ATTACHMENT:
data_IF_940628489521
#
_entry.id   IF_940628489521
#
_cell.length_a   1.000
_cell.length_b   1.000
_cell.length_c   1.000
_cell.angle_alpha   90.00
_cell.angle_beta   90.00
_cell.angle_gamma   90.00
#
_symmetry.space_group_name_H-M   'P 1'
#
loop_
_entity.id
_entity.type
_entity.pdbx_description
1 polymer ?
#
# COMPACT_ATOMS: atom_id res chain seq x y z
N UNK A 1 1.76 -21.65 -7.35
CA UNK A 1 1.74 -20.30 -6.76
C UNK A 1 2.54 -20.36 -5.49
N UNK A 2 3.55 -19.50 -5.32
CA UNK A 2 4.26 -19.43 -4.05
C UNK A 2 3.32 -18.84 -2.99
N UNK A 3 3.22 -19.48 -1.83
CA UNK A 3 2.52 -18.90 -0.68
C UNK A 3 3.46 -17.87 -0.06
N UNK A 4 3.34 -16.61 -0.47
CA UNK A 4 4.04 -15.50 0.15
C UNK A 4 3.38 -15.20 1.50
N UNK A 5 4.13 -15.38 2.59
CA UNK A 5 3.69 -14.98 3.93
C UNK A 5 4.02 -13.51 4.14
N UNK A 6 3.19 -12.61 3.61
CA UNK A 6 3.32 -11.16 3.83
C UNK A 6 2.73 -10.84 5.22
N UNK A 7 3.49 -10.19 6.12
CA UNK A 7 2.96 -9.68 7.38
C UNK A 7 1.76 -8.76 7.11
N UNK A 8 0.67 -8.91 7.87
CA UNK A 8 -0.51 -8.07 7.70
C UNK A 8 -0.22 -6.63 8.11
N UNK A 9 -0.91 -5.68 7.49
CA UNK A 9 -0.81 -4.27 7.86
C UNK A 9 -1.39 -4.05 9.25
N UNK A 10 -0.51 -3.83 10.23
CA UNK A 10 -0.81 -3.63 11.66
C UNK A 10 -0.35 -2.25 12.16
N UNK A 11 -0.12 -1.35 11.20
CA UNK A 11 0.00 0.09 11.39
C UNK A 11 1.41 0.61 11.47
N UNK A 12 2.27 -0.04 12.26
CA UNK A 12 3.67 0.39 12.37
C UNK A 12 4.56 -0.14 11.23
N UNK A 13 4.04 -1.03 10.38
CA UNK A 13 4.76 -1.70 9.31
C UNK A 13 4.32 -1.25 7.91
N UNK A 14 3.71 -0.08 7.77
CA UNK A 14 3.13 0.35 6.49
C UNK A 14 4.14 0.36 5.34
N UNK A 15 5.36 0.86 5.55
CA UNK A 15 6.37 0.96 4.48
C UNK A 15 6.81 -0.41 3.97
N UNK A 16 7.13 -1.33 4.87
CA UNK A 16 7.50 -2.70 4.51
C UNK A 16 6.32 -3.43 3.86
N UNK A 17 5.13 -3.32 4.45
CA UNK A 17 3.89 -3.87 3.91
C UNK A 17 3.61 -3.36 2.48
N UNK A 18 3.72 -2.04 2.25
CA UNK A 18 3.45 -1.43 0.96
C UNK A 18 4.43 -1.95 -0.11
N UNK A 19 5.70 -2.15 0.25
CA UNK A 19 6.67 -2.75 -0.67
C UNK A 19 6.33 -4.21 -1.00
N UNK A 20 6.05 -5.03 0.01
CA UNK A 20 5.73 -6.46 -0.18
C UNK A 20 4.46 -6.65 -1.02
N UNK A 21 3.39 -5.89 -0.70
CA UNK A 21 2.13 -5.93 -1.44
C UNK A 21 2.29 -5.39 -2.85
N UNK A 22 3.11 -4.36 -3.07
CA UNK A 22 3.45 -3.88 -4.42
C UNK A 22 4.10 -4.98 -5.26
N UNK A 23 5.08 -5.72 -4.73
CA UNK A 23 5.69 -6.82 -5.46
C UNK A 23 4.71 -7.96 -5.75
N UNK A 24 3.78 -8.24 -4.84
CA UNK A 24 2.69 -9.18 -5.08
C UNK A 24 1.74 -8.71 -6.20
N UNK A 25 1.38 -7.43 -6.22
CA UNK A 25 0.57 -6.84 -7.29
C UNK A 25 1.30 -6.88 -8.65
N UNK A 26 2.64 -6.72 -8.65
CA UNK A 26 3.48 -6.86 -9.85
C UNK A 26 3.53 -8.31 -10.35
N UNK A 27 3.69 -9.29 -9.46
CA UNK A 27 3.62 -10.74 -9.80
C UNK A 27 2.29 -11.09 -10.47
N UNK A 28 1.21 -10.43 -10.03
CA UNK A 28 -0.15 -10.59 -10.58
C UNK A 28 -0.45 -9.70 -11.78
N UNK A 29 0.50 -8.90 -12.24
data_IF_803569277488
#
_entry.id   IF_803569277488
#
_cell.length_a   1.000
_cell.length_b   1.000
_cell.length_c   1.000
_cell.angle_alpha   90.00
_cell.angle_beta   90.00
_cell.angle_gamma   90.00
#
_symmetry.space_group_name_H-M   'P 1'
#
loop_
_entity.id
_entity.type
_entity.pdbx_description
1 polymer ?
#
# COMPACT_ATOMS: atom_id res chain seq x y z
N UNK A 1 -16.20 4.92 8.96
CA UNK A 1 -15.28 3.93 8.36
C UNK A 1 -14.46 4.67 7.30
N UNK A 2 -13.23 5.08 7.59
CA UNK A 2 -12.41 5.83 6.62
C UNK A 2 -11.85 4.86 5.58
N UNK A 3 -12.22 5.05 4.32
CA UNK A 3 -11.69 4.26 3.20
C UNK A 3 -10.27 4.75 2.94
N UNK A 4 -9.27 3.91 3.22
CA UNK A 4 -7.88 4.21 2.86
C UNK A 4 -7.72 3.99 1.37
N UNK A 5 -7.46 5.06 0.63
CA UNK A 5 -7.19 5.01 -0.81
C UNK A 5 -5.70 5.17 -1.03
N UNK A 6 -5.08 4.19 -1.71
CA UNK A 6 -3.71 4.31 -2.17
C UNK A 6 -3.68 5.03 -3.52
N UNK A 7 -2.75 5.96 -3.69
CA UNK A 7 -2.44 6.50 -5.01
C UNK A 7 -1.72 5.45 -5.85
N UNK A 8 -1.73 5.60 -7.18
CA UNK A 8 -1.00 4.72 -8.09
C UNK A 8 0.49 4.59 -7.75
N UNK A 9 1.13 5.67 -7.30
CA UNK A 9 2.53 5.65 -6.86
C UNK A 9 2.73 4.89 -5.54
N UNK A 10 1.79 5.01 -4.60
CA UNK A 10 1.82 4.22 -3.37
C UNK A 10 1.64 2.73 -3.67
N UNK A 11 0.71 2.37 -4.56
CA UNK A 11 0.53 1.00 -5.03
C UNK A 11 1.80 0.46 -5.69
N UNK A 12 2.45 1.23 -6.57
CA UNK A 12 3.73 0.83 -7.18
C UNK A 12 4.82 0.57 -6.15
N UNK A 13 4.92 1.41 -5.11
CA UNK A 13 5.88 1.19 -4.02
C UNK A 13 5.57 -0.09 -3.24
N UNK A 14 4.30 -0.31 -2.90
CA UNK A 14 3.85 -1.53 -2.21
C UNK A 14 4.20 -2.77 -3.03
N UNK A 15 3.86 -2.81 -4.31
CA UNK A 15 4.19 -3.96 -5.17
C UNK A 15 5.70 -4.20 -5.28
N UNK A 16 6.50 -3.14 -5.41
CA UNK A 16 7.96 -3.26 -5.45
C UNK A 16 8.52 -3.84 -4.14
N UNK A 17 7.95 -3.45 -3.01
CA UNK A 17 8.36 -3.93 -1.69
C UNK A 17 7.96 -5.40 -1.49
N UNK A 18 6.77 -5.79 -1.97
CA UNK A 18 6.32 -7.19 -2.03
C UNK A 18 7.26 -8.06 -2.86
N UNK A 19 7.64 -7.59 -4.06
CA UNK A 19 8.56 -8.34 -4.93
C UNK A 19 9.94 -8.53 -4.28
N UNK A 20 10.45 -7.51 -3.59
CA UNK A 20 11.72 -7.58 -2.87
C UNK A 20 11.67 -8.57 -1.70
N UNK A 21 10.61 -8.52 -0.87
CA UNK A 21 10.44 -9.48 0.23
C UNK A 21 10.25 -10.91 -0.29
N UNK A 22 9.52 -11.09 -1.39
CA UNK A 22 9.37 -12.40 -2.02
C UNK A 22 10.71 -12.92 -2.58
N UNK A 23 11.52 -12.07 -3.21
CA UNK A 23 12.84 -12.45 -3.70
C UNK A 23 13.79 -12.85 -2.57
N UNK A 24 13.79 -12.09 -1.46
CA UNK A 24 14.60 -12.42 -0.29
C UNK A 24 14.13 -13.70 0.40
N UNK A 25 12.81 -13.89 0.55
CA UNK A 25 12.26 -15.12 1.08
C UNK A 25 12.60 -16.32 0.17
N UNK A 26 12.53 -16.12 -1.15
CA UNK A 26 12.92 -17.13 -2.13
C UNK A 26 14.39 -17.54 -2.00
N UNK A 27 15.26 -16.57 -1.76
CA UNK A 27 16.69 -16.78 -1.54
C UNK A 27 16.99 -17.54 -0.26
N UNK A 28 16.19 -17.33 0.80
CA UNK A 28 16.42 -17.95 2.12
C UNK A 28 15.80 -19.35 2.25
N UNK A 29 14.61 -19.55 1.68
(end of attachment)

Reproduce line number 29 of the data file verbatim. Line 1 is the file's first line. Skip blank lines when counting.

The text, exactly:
C UNK A 3 3.46 -17.87 -0.06